By: Kelley Tilmon, Aaron Wilson, Mark Sulc, Rory Lewandowski, CCA, Andy Michel
Peak alfalfa weevil feeding damage occurs between 325 and 575 heat units (based on accumulation of heat units from January 1 with a base of 48°F). Locations in red are there, and locations in orange are getting close. Now is the time for most alfalfa growers to step up their alfalfa weevil scouting. For more details on alfalfa weevil scouting and thresholds please see our April 13 article https://agcrops.osu.edu/newsletter/corn-newsletter/2020-09/alfalfa-weevil-%E2%80%93-it%E2%80%99s-closer-you-think
Accumulated growing degree days (base 48°F sine calculation method) for January 1-May 3*, 2020 at several CFAES Ag Weather System (https://www.oardc.ohio-state.edu/weather1/) locations and additional NOAA stations around Ohio. *Ashtabula through April 30
I Hate Mud
I may have mentioned before that I hate mud, and that the ideal winter is one where it is cold enough for the ground to be frozen or one with limited precipitation. Unfortunately, over the past couple of winters we really haven’t experienced either of those conditions. With regards to rainfall, we are already ahead of where we were a year ago. Continue reading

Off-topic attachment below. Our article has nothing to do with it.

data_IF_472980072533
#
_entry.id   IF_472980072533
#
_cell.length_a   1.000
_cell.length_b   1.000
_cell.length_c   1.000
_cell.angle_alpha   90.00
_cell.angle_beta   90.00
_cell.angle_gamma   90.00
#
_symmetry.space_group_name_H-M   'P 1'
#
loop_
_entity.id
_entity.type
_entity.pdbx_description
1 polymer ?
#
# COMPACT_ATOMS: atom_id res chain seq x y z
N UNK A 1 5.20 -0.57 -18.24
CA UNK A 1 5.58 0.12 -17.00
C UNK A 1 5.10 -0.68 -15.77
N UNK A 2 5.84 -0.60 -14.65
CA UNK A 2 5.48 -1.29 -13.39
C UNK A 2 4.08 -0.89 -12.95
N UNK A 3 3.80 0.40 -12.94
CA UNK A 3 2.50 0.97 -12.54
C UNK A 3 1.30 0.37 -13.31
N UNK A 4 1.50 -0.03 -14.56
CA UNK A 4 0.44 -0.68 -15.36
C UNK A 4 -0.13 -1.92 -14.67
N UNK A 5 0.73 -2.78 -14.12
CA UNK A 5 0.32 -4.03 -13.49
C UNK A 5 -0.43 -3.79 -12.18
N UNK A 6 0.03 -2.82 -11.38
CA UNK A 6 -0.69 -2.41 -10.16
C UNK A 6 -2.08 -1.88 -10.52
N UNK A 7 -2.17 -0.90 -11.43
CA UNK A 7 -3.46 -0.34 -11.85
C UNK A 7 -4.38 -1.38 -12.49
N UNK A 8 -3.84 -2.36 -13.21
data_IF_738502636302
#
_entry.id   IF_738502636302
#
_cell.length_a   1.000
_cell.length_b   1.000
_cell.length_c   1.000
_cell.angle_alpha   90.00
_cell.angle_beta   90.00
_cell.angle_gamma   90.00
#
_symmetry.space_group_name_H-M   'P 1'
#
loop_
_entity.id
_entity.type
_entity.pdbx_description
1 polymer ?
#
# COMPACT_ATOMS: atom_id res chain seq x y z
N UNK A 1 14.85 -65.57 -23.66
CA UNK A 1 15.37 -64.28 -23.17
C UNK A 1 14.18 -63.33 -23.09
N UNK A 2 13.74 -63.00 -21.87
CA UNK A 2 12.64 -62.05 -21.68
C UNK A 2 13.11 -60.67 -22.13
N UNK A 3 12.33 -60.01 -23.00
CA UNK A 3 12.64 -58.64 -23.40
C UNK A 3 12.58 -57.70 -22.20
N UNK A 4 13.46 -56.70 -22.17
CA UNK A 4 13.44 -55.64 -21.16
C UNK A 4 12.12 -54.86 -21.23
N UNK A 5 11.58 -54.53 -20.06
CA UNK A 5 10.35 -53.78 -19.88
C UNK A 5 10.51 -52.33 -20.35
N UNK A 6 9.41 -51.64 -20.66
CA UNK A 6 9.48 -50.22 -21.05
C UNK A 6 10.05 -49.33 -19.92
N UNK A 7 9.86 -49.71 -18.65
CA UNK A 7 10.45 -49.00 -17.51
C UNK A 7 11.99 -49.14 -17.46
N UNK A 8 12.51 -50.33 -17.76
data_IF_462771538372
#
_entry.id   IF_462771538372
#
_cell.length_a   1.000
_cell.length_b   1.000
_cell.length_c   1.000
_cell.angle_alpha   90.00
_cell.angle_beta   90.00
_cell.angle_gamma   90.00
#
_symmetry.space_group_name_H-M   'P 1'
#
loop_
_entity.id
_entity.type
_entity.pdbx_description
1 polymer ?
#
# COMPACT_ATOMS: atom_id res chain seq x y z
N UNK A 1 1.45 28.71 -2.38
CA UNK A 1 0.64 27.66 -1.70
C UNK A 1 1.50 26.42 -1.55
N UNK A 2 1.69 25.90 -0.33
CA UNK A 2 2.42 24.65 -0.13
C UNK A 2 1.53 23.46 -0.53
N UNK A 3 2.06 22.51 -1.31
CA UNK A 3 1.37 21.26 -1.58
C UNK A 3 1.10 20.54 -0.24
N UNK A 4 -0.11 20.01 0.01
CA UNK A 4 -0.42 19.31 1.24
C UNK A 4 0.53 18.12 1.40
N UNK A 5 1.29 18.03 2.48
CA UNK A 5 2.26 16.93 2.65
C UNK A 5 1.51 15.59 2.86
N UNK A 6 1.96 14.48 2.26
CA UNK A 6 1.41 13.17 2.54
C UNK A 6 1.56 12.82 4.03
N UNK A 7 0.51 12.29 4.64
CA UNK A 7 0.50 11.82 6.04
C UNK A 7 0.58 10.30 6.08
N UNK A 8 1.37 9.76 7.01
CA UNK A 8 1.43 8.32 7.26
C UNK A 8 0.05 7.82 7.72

By: Amy Stone, OSU Extension Lucas Co.
Earlier this month, Emerald Ash Borer University (EABU) hosted an online webiner entitled, “Putting Ash Wood to Good Use – Lessons from the Urban Wood Network.” While many of us from Ohio have already lived through the devastation of EAB; some may have utilized the ash, some may have not, but either way, you will enjoy the webinar presented by Don Peterson, executive director of the Urban Wood Network to learn more about what is happening in this arena across the county when it comes to urban wood utilization.
All EABU sessions are recorded and posted on the EABU You Tube Channel following the live presentation.
To check out the Urban Wood Utilization session, check out this link: https://www.youtube.com/watch?v=SrksAL-mGfM&feature=youtu.be
To learn more about EABU and look at past session, or view a calendar of upcoming sessions, you can explore on the EABU webpage on the Regional Emerald Ash Borer website, http://www.emeraldashborer.info/
By: Anne Dorrance, OSU Extension
Harvest is well underway and once the soybeans are off the fields this provides some time to sample soil for the SCN populations. The SCN Coalition theme for the next few years is What’s your number? Do you know which fields have SCN and what the current population is sitting at? Continue reading
By: Joe Boggs, OSU Extension
Asian Longhorned Beetle (ALB) (Anoplophora glabripennis) is potentially the most devastating non-native pest to have ever arrived in North America. The beetle kills trees belonging to 12 genera in 9 plant families. This includes Acer (all maple species); Aesculus (horsechestnuts and buckeyes); Ulmus (elms); Salix (willows); Betula (birches); Platanus (Sycamore/Planetrees); Populus (Poplars); Albizia (Mimosa); Cercidiphyllum (Katsura); Fraxinus (ashes); Koelreuteria (goldenraintree); and Sorbus (mountainash). Continue reading
By: Kelley Tilmon, Pierce Paul, Andy Michel, OSU Extension